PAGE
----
The following work will exhibit numerous facts, which may justly be regarded as illustrating the essential characteristics of idolatry, and its influence on a people, the simplicity of whose institutions affords facilities for observing its nature and tendencies, which could not be obtained in a more advanced state of society.

These volumes also contain a brief, but it is hoped satisfactory history of the origin, progress, and results of the Missionary enterprise, which, during the last thirty years, has, under the Divine blessing, transformed the barbarous, cruel, indolent, and idolatrous inhabitants of Tahiti, and the neighbouring Islands, into a comparatively civilized, humane, industrious, and Christian people. They also comprise a record of the measures pursued by the native governments, in changing the social economy of the people, and regulating their commercial intercourse with foreigners, in the promulgation of a new civil code, (a translation of which is given,) the establishment of courts of justice, and the introduction of trial by jury.

Besides information on these points, the present work furnishes an account of the intellectual culture, page ix Christian experience, and general conduct, of the converts; the proceedings of the Missionaries in the several departments of their duty; the administration of the ordinances of Christianity; the establishment of the first churches, with their order and discipline; the advancement of education; the introduction of arts; the improvement in morals; and the progress of civilization.

During an absence of ten years from England, the author made copious notes of much that came under his notice, and, while residing in the South Seas, kept a daily journal. From these papers, from the printed and manuscript documents in the possession of the London Missionary Society, (to which the most ready access has been afforded,) from the very ample communications by the Missionaries in the islands, especially his respected colleagues, Messrs. Barff, Williams, and Orsmond, and from information derived by daily intercourse, for several years, with many of the natives, who have been identified with the most important events of the last thirty years in Tahiti, the present volumes have been written. He has studiously and constantly endeavoured to render the accounts accurate, and trusts they will prove, not only interesting, but useful.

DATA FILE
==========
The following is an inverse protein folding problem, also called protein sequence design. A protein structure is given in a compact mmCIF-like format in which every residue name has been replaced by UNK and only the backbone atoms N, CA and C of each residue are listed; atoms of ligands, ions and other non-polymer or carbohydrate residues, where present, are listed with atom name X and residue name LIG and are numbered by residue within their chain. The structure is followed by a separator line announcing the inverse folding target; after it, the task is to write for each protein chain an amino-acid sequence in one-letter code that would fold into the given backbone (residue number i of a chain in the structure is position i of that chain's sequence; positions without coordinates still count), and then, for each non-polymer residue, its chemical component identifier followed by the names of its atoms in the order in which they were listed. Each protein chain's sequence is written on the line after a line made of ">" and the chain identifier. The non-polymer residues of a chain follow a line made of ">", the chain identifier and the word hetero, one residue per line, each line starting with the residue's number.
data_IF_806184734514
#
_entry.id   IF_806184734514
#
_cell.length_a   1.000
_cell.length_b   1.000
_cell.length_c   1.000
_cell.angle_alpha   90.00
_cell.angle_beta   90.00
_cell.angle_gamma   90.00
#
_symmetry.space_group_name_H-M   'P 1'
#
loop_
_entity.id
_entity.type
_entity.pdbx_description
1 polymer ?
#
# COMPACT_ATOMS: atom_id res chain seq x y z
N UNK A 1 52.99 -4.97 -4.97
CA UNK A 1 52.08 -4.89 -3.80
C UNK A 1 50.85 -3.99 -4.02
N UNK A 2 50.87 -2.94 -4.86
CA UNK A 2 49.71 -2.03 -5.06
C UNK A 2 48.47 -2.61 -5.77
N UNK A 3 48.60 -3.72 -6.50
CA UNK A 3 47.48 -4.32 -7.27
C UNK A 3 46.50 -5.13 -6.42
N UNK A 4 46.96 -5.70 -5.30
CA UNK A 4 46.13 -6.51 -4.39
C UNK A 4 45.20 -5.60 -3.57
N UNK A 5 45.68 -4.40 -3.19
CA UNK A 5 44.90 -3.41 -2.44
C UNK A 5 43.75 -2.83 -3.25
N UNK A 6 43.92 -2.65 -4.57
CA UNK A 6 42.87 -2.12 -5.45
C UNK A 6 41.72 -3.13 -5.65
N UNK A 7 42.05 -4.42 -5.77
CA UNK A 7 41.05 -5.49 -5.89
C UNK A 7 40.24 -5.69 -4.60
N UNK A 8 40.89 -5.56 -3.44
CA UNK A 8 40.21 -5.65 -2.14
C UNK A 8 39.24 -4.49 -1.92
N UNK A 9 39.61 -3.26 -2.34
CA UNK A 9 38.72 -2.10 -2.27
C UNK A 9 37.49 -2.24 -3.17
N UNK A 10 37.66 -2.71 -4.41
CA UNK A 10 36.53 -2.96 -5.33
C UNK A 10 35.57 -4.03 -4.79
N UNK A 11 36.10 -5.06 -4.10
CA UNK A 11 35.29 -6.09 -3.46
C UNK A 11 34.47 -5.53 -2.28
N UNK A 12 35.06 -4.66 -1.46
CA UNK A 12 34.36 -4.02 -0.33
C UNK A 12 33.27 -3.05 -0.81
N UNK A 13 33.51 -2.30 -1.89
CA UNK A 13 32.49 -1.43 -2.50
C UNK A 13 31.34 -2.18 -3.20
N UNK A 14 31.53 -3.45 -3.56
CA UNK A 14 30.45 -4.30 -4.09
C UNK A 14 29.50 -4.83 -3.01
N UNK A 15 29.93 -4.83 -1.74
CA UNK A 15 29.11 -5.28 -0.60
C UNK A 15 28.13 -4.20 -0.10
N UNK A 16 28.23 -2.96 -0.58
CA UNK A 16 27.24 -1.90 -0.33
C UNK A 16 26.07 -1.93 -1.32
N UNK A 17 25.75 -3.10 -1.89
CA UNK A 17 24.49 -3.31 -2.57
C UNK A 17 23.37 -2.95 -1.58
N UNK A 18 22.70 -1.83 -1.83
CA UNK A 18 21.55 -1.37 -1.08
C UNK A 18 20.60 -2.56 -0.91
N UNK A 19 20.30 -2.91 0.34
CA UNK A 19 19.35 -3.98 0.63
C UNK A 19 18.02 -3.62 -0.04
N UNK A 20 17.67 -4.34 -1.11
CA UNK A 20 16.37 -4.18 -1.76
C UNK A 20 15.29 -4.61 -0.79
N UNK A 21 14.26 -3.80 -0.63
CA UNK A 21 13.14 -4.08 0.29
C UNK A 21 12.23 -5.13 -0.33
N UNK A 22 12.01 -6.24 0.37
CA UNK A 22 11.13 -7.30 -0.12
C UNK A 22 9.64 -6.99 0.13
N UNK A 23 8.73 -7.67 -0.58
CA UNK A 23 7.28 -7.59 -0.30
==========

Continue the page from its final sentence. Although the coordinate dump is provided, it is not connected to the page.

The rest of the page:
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From the defects that may appear in the execution of the work, he feels it necessary to apologize. It has been prepared amidst incessant public engagements, and some parts have passed through the press during his absence on a distant journey in behalf of the Missionary Society.

To the Rev. Joseph Fletcher, A. M. of London, who, amidst his numerous and important engagements, has kindly inspected most of the sheets, and to Captain R. Elliot, R. N. who has favoured the Author with the use of his drawings for the embellishment of the work, he takes this opportunity of tendering his sincere and grateful acknowledgments.